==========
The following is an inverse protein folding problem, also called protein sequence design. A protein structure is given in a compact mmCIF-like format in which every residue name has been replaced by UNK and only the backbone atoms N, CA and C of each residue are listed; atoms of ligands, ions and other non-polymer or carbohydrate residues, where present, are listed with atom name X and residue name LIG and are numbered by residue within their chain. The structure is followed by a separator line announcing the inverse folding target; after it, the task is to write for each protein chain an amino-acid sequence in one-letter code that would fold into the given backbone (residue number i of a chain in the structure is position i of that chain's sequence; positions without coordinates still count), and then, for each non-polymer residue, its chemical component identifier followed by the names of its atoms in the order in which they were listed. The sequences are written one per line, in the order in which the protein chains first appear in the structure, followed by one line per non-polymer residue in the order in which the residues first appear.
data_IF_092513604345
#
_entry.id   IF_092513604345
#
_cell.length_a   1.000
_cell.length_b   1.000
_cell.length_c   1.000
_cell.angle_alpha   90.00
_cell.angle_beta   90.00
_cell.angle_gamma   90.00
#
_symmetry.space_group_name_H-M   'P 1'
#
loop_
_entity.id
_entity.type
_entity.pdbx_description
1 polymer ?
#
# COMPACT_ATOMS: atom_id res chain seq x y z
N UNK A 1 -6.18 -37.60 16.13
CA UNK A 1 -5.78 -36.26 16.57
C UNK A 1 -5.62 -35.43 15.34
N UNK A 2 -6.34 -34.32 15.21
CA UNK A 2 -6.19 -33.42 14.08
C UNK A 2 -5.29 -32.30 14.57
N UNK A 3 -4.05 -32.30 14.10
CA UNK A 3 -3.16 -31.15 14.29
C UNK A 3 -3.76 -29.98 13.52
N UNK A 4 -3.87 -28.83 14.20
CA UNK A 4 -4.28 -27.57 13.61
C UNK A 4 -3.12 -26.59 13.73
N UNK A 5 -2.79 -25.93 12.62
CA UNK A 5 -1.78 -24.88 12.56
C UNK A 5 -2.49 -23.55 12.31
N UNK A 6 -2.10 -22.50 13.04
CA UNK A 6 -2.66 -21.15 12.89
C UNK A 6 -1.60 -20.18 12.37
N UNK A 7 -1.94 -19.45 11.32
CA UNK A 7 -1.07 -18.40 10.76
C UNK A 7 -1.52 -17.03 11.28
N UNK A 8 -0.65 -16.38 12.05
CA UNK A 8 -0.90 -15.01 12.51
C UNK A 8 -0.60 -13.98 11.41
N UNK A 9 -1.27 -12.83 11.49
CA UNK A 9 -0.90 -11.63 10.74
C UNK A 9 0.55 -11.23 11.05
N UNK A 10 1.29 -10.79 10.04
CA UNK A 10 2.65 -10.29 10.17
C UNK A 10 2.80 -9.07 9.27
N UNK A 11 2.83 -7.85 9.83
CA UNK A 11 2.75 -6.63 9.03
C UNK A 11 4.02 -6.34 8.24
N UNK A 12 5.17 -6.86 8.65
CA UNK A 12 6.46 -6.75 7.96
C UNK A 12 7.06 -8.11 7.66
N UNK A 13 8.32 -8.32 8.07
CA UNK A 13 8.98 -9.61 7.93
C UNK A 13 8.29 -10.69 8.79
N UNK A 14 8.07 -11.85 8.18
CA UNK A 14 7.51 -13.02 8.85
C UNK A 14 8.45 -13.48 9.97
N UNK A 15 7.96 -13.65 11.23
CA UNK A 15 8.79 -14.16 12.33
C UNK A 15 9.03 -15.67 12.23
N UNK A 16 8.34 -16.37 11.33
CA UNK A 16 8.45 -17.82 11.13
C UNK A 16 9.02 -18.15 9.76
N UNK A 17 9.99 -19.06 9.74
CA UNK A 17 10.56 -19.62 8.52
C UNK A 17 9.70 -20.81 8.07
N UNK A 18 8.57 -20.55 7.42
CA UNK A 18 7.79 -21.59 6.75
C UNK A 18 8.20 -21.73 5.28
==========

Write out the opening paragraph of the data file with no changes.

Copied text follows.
The following is an inverse protein folding problem, also called protein sequence design. A protein structure is given in a compact mmCIF-like format in which every residue name has been replaced by UNK and only the backbone atoms N, CA and C of each residue are listed; atoms of ligands, ions and other non-polymer or carbohydrate residues, where present, are listed with atom name X and residue name LIG and are numbered by residue within their chain. The structure is followed by a separator line announcing the inverse folding target; after it, the task is to write for each protein chain an amino-acid sequence in one-letter code that would fold into the given backbone (residue number i of a chain in the structure is position i of that chain's sequence; positions without coordinates still count), and then, for each non-polymer residue, its chemical component identifier followed by the names of its atoms in the order in which they were listed. The sequences are written one per line, in the order in which the protein chains first appear in the structure, followed by one line per non-polymer residue in the order in which the residues first appear.